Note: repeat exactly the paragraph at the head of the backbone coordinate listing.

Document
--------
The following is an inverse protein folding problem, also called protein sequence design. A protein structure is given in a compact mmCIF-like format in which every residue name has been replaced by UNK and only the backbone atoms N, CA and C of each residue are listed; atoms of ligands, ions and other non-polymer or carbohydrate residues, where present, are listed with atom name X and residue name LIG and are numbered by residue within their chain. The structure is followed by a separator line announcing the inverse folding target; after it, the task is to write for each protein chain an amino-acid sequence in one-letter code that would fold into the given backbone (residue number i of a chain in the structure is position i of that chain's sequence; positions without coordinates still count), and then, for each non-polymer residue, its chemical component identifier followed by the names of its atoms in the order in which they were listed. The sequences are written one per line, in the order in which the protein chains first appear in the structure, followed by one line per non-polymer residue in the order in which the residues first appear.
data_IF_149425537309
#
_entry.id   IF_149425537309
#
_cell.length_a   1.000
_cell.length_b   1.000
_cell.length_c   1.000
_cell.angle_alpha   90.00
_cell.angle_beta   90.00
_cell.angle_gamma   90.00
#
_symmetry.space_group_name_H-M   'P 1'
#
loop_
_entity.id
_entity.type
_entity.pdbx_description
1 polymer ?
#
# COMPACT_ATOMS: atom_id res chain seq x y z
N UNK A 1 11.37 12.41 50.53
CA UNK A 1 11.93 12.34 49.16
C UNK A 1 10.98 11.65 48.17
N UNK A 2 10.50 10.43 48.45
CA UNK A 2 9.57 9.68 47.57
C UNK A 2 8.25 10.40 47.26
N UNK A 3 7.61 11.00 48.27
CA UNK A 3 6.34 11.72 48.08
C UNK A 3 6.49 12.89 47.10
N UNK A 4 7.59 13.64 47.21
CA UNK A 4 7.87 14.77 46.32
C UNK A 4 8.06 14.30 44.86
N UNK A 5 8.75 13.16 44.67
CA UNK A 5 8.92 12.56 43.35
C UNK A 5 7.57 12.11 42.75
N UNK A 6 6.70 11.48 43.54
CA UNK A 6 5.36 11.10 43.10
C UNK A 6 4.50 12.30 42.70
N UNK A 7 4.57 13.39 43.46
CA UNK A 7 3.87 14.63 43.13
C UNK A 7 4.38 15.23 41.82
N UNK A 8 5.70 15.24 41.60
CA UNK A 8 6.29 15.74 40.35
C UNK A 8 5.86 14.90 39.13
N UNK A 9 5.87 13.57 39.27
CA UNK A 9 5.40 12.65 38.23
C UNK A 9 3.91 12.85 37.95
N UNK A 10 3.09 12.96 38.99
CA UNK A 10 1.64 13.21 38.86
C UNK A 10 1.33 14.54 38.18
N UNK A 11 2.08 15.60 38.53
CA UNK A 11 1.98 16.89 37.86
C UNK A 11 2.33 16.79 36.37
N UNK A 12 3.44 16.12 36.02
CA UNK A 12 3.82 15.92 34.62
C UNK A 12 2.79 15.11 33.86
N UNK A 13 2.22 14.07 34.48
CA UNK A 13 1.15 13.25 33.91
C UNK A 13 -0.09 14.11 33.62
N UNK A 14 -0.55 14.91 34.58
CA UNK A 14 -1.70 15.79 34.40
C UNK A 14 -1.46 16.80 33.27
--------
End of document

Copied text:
The following is an inverse protein folding problem, also called protein sequence design. A protein structure is given in a compact mmCIF-like format in which every residue name has been replaced by UNK and only the backbone atoms N, CA and C of each residue are listed; atoms of ligands, ions and other non-polymer or carbohydrate residues, where present, are listed with atom name X and residue name LIG and are numbered by residue within their chain. The structure is followed by a separator line announcing the inverse folding target; after it, the task is to write for each protein chain an amino-acid sequence in one-letter code that would fold into the given backbone (residue number i of a chain in the structure is position i of that chain's sequence; positions without coordinates still count), and then, for each non-polymer residue, its chemical component identifier followed by the names of its atoms in the order in which they were listed. The sequences are written one per line, in the order in which the protein chains first appear in the structure, followed by one line per non-polymer residue in the order in which the residues first appear.